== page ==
More Enterprise 2.0 Must Haves – Status Updates and Measurement

Happy Friday! Here’s the last two enterprise 2.0 principles from my recent guide.

Principle #9 – Status Updates
Consumer social networking has driven the status update phenomenon, with most services including function so we can see what our friends, family, coworkers and other associates are up to. While it may seem that the status update is too frivolous or fun for the enterprise, it offers a powerful tool to engage users within communities. Within a social learning community, setting the status update to what are you learning provides a relatively simple, yet robust way to communicate with and engage others in the community. Status updates are particularly interesting as they have proven very effective within consumer social networking sites and now users are comfortable with communicating in this manner. They provide an easy way to engage users that may be hesitant to participate as it closely mirrors something they are likely doing on a personal level. . As they visit the site to do status updates they are apt to become engaged in other activities over time.

Principle #10 – Measurement Matters
To truly ensure the success of your enterprise 2.0 initiatives, metrics need to be clearly defined and measured on an ongoing basis. Metrics are central to being able to plan and strategies ,efforts and activities in a project. This enables users and community managers to have tangible metrics so they can know what is working/what is not, who is participating/who is not, and setting targets for growth of the project.
Social networking sites are driven by metrics, numbers of friends, followers and so on. Enterprises need to take these metrics much deeper to identify short, medium and long term goals, manage and nurture top contributors and determine what is most successful within the community. A project without substantiated ROI is not a project for long, so measuring items like page information and overall community information can make a critical difference in the adoption and success of the community.

Enterprise 2.0 offers organizations a new and tangible way to drive business results using proven technologies and approaches from social networking. Applying the above principles can enable organizations across the public and private sector to make Enterprise 2.0 and communities a success.

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Matt Topper

I completely agree, one of the problems will be the measurement, but then again it’s always been a problem in most organizations. We just have better tools to help with the measurement now.

There have been some interesting talks on applying “gaming” to the enterprise. Imagine a central event server that captures everything about your business day. Each time you edit / create a page on a wiki, attend a meeting, make a comment on an internal blog, answer a phone call, check in a document, send/read an email, etc, that event gets written to a central event server. These events have been registered to be accepted by the centralized “eventing” service. The company, your organization, your boss, etc. all weigh these events and their associated actions. This way you can be quantitatively and qualitatively measured against your peers and others in the organization. People at the same level, with the same title, etc. can easily measure themselves against their peers across the organization at any given time.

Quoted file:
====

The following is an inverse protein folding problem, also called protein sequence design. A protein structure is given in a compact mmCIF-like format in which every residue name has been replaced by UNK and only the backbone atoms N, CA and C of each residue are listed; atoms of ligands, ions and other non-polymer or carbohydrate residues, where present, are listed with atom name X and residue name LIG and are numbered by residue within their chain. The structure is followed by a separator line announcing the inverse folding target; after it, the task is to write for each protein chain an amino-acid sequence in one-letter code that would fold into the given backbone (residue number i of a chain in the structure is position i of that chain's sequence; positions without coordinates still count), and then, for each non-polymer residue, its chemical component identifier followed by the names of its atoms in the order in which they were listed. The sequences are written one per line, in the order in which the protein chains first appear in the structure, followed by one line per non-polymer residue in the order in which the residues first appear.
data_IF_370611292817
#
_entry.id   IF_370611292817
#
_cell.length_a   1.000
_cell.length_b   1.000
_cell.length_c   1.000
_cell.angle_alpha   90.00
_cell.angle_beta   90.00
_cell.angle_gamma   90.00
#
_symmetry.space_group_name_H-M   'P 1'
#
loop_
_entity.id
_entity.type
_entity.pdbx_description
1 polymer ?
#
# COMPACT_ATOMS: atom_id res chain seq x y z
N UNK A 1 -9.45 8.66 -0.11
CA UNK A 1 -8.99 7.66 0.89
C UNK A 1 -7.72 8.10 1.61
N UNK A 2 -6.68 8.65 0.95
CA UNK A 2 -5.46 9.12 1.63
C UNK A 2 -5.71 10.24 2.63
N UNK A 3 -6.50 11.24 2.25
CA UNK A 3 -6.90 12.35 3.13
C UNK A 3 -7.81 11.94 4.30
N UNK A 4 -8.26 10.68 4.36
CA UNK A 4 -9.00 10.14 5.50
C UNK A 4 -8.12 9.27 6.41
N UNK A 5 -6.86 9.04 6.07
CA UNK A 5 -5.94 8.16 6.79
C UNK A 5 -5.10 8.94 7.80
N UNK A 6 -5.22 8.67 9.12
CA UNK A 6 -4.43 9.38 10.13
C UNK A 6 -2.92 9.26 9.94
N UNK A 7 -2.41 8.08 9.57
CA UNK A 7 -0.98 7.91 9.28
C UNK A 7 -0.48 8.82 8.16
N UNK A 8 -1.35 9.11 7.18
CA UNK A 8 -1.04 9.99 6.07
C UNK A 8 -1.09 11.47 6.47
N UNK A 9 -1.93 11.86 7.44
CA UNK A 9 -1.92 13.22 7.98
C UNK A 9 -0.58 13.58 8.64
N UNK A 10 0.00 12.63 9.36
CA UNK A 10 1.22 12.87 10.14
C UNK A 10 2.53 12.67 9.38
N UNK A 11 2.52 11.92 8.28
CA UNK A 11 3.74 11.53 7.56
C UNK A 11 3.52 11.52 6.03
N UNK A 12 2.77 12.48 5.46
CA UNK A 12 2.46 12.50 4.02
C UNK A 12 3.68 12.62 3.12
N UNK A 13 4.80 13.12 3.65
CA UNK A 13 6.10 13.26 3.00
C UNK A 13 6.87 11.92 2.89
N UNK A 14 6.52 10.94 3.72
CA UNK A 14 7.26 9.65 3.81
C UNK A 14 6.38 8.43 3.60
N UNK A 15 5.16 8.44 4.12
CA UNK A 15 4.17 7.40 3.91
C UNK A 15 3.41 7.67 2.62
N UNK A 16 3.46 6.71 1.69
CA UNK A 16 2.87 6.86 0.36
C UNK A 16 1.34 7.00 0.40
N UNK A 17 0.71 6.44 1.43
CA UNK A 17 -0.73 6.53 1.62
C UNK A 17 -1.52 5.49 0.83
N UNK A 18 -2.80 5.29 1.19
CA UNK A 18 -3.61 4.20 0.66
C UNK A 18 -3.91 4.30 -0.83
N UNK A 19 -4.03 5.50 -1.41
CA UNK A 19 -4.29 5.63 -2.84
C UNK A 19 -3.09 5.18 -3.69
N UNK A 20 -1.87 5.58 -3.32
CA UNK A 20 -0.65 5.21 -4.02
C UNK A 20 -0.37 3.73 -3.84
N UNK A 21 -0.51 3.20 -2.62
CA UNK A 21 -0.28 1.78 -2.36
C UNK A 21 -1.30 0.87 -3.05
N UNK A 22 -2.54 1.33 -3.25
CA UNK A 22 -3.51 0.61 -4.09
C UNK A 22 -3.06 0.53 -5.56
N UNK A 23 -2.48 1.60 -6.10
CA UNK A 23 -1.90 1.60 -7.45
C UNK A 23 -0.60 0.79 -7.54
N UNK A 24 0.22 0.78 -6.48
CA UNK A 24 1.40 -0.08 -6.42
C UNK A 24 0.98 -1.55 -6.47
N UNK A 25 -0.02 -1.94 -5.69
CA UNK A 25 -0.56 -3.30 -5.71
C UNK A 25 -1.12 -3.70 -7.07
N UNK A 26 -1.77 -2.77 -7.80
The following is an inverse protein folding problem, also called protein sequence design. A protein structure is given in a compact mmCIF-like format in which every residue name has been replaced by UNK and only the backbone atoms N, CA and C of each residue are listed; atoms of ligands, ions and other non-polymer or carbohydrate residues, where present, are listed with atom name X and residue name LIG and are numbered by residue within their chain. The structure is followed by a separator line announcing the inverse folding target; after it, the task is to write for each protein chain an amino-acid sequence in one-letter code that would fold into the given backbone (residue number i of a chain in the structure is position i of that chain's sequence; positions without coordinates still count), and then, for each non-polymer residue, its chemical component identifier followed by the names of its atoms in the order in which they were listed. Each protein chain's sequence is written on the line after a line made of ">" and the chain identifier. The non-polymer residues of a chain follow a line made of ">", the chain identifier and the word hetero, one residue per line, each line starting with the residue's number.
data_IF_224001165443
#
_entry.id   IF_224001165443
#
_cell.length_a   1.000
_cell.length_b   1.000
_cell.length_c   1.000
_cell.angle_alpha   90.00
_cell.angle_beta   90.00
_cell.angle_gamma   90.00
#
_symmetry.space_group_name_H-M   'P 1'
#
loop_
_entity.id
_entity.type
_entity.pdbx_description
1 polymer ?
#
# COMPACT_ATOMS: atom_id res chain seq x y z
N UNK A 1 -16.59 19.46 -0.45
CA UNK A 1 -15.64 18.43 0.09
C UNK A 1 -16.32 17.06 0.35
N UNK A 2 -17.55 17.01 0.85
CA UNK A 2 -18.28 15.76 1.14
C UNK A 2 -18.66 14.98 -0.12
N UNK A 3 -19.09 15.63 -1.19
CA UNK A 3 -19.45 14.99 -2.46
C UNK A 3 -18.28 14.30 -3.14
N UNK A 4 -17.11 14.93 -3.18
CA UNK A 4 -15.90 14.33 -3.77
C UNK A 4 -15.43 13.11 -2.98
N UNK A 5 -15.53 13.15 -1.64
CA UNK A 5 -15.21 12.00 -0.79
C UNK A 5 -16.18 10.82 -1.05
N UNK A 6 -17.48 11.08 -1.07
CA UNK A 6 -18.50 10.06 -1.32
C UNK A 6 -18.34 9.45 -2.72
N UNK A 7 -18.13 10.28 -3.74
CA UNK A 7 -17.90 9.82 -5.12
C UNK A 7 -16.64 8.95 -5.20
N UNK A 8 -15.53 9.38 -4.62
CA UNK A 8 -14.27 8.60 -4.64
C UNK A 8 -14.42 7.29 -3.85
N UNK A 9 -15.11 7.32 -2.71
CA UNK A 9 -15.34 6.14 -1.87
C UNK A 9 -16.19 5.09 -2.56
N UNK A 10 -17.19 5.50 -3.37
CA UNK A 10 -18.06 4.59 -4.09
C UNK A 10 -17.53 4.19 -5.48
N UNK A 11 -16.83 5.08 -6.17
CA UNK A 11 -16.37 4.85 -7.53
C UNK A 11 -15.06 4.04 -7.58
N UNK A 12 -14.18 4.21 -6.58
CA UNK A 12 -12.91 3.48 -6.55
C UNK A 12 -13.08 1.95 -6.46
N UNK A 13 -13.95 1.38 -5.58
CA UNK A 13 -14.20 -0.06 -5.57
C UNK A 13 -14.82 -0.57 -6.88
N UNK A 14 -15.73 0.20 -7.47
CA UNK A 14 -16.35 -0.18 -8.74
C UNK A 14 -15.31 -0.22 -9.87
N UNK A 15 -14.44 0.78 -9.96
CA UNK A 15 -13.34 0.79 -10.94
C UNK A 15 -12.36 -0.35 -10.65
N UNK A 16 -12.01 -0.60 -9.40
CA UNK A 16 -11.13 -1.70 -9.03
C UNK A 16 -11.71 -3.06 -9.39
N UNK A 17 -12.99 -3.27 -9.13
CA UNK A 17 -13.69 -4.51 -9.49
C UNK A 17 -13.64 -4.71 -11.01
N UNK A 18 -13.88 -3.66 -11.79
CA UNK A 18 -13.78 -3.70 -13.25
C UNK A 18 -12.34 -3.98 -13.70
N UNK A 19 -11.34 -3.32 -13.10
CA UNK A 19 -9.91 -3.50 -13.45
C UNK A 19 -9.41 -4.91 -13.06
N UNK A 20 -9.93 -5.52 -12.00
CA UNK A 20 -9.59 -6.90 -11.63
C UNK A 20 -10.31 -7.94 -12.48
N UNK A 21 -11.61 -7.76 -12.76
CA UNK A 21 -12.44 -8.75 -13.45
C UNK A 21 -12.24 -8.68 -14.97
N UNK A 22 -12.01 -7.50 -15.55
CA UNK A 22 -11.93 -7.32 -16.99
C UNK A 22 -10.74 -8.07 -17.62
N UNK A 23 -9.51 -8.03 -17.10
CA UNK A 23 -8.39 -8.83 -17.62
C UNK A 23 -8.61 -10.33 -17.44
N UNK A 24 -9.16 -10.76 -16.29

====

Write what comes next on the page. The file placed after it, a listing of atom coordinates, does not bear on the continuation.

Obviously, people will learn to game the system and the measures will have to be tweaked, this is no different then any organization today with core metrics measuring their people. We’re just making the monitoring of these measures easier to capture through technology. The people at the top will still apply personal knowledge, but it will help find the diamonds in the rough that are more heads down in delivering solutions instead of pontificating.

We have built this internally and are trying a few different measurement scenarios, but so far it has proven to be very effective. Each system has a series of events and the events are tied to actions. Some of the actions have numbers assigned to them which give more insight to the magnitude of the actions being performed. For example if I add a 5000 word document vs I add a 500 word document to a CMS system, the 5000 word document can be weighed higher. We’re able to slide the metrics around changing the weight of the events and see how that effects ranking.

I really believe that this is the future of the enterprise, providing data to managers and HR that were never available before.

jana gallatin

I’m going to ask kind of a stupid question.

How do you count “goodwill?”

Not everything that can be counted counts, and not everything that counts can be counted.
Albert Einstein, (attributed)
US (German-born) physicist (1879 – 1955)

Matt Topper

Define “goodwill” in your terms, based on the Websters definition I see a system like this helping someone prove their goodwill to a new manager or the organization as a whole

Time to complete said tasks i.e. faster than others, status updates, etc.

Its not perfect and there will always be a certain amount of human intervention in the real world that can never be counted. However, it provides a better view into what we do every day.